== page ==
8) Project NETRA: ISRO’s work on space junk is in the initial phase. ISRO launched project NETRA. ‘Project NETRA’ is an early warning system to detect debris and other hazards to Indian satellites. Under NETRA, the ISRO plans to establish many observational facilities: connected radars, telescopes, data processing units and a control centre. NETRA can spot, track and catalogue objects as small as 10 cm, up to a range of 3,400 km and equal to a space orbit of around 2,000 km. India has installed an incredible liquid mirror telescope in the Himalayan range in Nainital, Uttarakhand. The telescope will track space debris and asteroids. It is Asia’s largest such telescope.
Image Credits: Times of India
Removal of space debris is highly essential for future space exploration missions and poses a massive roadblock in space missions. In a future where humans expect themselves to be a multi-planetary species, we have to ensure that space debris does not become an obstruction.
We should shift our focus to ensure that the amount of space debris does not increase. Hence, it is essential to improve our current satellite and rocket-making methods to corroborate a technology where these satellites destroy themselves or bring themselves to the Earth’s orbit to eliminate the possibility of space debris generation in the first place. Removal of space debris is a significant priority for all agencies today. Let us hope that there will be a few sustainable solutions in the coming times which will help us get rid of it so that space exploration can go on in the future in a hassle-free way and our precious ‘Space’ does not become a junkyard.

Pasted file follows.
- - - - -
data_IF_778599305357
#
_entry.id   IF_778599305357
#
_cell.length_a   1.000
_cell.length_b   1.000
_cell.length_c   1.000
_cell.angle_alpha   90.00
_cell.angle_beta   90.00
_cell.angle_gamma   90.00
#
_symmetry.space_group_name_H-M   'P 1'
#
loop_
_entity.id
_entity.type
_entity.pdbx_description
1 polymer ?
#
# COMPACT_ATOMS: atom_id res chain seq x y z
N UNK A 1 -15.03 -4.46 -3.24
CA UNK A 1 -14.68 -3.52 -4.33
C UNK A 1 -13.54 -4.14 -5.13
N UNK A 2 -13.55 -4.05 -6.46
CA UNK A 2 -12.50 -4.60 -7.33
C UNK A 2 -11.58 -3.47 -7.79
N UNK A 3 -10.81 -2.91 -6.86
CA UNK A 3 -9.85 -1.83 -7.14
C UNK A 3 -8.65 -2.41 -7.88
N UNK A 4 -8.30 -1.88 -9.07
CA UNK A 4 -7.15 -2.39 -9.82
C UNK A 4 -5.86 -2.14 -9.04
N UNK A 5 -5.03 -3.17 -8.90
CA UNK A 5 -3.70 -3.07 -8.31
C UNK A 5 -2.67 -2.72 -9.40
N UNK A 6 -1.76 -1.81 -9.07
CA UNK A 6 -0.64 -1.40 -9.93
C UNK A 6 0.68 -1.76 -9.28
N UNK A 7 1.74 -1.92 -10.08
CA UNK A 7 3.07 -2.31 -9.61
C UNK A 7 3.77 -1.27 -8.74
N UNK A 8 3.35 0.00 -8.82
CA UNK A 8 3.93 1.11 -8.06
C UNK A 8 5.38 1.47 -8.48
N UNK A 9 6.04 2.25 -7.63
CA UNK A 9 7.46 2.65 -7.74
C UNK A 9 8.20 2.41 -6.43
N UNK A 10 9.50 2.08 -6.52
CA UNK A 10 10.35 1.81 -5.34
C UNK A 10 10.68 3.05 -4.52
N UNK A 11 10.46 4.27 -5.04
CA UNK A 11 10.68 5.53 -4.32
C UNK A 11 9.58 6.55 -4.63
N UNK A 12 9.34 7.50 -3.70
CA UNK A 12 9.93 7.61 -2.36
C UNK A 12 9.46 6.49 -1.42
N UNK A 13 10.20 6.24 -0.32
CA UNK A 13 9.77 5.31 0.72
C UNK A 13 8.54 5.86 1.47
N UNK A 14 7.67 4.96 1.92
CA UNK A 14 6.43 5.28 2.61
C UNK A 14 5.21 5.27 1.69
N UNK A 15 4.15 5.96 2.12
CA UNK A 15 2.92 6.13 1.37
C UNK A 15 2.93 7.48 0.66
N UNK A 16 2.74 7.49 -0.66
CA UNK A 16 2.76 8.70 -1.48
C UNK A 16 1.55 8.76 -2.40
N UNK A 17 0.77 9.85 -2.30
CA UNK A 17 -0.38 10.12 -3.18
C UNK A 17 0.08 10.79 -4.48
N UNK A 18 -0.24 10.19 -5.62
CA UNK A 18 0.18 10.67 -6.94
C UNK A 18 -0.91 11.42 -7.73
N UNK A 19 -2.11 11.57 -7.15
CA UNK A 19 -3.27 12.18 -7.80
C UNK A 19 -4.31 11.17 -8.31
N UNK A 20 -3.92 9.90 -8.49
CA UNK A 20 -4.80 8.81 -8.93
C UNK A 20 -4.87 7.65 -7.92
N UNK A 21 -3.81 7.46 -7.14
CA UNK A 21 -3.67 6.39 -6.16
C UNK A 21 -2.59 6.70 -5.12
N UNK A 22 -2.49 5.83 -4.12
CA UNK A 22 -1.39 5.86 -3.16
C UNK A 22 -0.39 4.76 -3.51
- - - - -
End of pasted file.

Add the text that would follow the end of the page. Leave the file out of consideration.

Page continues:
- Progress 59 spacecraft: what are your chances of being hit by falling debris? - Space - The Guardian.
- What is space junk and why is it a problem?
- How to Clean Up Space Junk - Spaceaustralia
- Space Junk Clean Up: 7 Wild Ways to Destroy Orbital Debris
- CleanSpace One Satellite Will Remove Space Debris.
- ClearSpace-1 - Wikipedia
- Gallery: Space Junk Cleanup by CleanSpace One Satellite
- Japan goes fishing for space junk but 700-metre ‘tether’ fails
- Solar-Propelled Invention Designed to Clean Up Space Trash - Embry-Riddle Aeronautical University - Newsroom
- ESA - Sail solutions for space junk
- How Huffing and Puffing Could Remove Space Junk
- Space debris - Wikipedia
- India sets up unique telescope in Himalayan range to keep watch on space debris and asteroids
- CleanSpace One: Swiss satellite to tackle risky space debris 15.e.Deorbit - Wikipedia
- NETRA Project & Space Junk